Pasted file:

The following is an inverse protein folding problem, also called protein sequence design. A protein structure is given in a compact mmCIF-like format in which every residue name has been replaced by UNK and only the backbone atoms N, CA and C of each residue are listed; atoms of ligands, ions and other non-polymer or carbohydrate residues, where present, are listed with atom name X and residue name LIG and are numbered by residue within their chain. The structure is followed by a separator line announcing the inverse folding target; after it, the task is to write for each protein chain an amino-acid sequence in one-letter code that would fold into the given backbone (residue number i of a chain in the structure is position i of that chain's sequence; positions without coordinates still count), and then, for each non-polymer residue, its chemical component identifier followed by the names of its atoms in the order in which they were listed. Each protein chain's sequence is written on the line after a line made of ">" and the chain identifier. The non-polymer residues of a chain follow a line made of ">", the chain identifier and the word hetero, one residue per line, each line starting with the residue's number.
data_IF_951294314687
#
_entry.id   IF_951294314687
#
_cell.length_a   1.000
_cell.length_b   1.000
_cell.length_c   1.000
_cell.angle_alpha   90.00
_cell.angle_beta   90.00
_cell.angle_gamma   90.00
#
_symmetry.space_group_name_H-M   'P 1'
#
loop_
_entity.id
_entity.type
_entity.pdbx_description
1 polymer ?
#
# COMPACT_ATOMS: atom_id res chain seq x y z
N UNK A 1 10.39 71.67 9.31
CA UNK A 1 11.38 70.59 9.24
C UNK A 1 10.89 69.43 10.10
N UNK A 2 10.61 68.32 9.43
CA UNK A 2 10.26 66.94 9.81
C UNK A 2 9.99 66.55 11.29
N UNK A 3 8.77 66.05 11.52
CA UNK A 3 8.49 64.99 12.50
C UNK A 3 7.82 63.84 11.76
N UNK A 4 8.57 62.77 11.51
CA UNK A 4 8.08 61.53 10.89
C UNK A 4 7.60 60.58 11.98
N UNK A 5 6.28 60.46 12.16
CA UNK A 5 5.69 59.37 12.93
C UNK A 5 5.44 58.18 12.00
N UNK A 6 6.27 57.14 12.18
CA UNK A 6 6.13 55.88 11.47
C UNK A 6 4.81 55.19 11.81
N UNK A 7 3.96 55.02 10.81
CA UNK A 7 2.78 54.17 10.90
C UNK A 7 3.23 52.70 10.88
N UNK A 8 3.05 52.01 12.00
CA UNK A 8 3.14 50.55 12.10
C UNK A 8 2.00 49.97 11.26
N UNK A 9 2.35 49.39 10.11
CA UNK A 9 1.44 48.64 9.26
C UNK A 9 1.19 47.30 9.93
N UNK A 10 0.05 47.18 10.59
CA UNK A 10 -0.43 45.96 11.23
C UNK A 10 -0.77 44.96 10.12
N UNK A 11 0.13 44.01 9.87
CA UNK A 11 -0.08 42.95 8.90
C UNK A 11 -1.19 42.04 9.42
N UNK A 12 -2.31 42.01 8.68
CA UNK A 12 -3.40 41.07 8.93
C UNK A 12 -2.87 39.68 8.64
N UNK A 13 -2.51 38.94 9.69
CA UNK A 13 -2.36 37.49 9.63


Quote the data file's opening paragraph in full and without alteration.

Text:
The following is an inverse protein folding problem, also called protein sequence design. A protein structure is given in a compact mmCIF-like format in which every residue name has been replaced by UNK and only the backbone atoms N, CA and C of each residue are listed; atoms of ligands, ions and other non-polymer or carbohydrate residues, where present, are listed with atom name X and residue name LIG and are numbered by residue within their chain. The structure is followed by a separator line announcing the inverse folding target; after it, the task is to write for each protein chain an amino-acid sequence in one-letter code that would fold into the given backbone (residue number i of a chain in the structure is position i of that chain's sequence; positions without coordinates still count), and then, for each non-polymer residue, its chemical component identifier followed by the names of its atoms in the order in which they were listed. Each protein chain's sequence is written on the line after a line made of ">" and the chain identifier. The non-polymer residues of a chain follow a line made of ">", the chain identifier and the word hetero, one residue per line, each line starting with the residue's number.